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Why won't a double-DIN receiver fit in my car?

Looks can be deceiving — that's why we measure everything

Ford F-150 dashboard

You'd think a nav receiver would fit here.... (Crutchfield Research Photo)

Your eyes deceive you

When you're buying a set of tires for your car or truck, you don't just pop into your local big box store and grab the first set of round, treaded black things you see when you walk in the door. Eyeballing works fine for some purchases, but when it comes to cars, it's best to make sure you're buying something that fits.

When you're looking at a good-sized receiver nestled in an expansive dashboard, it's only natural to assume that a touchscreen DVD/nav receiver will fit right in. Alas, that's not always the case. Some of the most popular vehicles on the road may seem like excellent candidates for a double-DIN (4" tall) receiver, but, thanks to a variety of factors, they really aren't. Let's take a look at a couple of examples:

Ford F-150 radio

That sharp slope dips underneath a dash support (Crutchfield Research Photo)

Ford's tough

Let's say you want to replace the factory receiver in a 2003 Ford F150, for example. Your truck is equipped with Ford's corporate (or "OEM") head unit, variations of which appeared in trucks and other Blue Oval products for years. It does a nice job of filling the dash opening, but if you want better sound, it's the absolute first thing you need to replace.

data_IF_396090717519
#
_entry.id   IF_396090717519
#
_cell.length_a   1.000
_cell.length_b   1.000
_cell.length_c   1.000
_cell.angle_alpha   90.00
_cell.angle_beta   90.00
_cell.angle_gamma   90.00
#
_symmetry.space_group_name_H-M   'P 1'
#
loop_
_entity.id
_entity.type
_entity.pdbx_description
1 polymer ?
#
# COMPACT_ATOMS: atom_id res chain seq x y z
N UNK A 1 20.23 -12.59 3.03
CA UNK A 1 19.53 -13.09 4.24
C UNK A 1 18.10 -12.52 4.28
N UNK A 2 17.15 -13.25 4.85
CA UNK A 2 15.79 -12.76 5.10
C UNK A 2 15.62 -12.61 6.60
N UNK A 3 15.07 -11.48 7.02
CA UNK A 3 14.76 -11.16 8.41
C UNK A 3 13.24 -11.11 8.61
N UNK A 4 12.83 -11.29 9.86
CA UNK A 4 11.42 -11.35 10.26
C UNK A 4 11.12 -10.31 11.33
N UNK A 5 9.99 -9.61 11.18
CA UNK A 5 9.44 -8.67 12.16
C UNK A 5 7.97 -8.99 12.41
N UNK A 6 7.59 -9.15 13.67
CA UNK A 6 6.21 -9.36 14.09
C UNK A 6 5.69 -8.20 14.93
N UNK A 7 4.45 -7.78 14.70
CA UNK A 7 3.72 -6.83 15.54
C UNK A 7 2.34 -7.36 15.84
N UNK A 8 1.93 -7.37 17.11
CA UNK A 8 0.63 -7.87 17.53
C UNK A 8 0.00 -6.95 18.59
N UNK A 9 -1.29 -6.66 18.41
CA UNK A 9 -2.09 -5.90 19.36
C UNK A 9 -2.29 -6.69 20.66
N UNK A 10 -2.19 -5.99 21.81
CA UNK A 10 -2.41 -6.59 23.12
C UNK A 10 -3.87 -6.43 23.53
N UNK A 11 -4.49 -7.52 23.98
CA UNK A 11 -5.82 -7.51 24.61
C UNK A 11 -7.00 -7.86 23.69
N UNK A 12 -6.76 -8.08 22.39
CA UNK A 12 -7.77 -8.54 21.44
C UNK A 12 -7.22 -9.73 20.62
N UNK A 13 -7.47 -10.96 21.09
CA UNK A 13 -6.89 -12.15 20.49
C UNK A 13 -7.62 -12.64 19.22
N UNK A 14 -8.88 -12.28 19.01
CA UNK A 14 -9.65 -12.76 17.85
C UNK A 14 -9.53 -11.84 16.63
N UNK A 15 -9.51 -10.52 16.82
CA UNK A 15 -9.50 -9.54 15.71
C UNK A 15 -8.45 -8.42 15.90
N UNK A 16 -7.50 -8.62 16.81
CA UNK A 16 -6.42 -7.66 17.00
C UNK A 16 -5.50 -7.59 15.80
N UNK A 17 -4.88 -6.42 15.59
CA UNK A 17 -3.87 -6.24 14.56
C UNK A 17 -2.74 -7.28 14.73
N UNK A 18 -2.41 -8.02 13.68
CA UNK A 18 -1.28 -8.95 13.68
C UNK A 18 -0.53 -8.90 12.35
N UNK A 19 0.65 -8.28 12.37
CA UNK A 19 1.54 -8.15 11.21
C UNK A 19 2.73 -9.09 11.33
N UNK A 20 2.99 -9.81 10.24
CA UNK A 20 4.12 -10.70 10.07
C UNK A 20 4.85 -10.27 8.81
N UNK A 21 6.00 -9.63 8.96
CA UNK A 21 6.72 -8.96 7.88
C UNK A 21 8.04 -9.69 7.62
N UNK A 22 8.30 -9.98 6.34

The radio cavity's plenty spacious, but there's a metal rear support brace in the dash that that gets in the way. In the F-150, the stock receiver actually slopes down to single-DIN (2" tall) size in the rear, which helps it fit underneath the brace. You could widen the opening and remove the support brace to get a double-DIN in there, but that sort of modification isn't easy and is beyond the scope of most car audio enthusiasts. At that point, you're not just installing a stereo; you're customizing your truck. (Custom work, by the way, is totally cool, so if you do something like that, send some pics and info to our Custom Car Showroom.)

If you just want to install a new receiver in your F-150, you do have options. Thankfully, there are a lot of great single-DIN receivers out there with tons of great features. We offer great-looking dash kits that will fit right into your Ford and even give you a bonus storage cubby. If you still need nav, you can rely on your phone or a portable GPS navigator. You'll get the directions you need in a package that fits in your pocket when you reach your destination.

Find the audio gear that fits your car or truck

Visit our Outfit My Car page and enter your vehicle information to see stereos, speakers, subs, and other audio accessories that will work in your vehicle.

1998 Chevy Blazer radio

GM's traditional 1.5-DIN radio (Crutchfield Research Photo)

GM's 1.5-DIN radio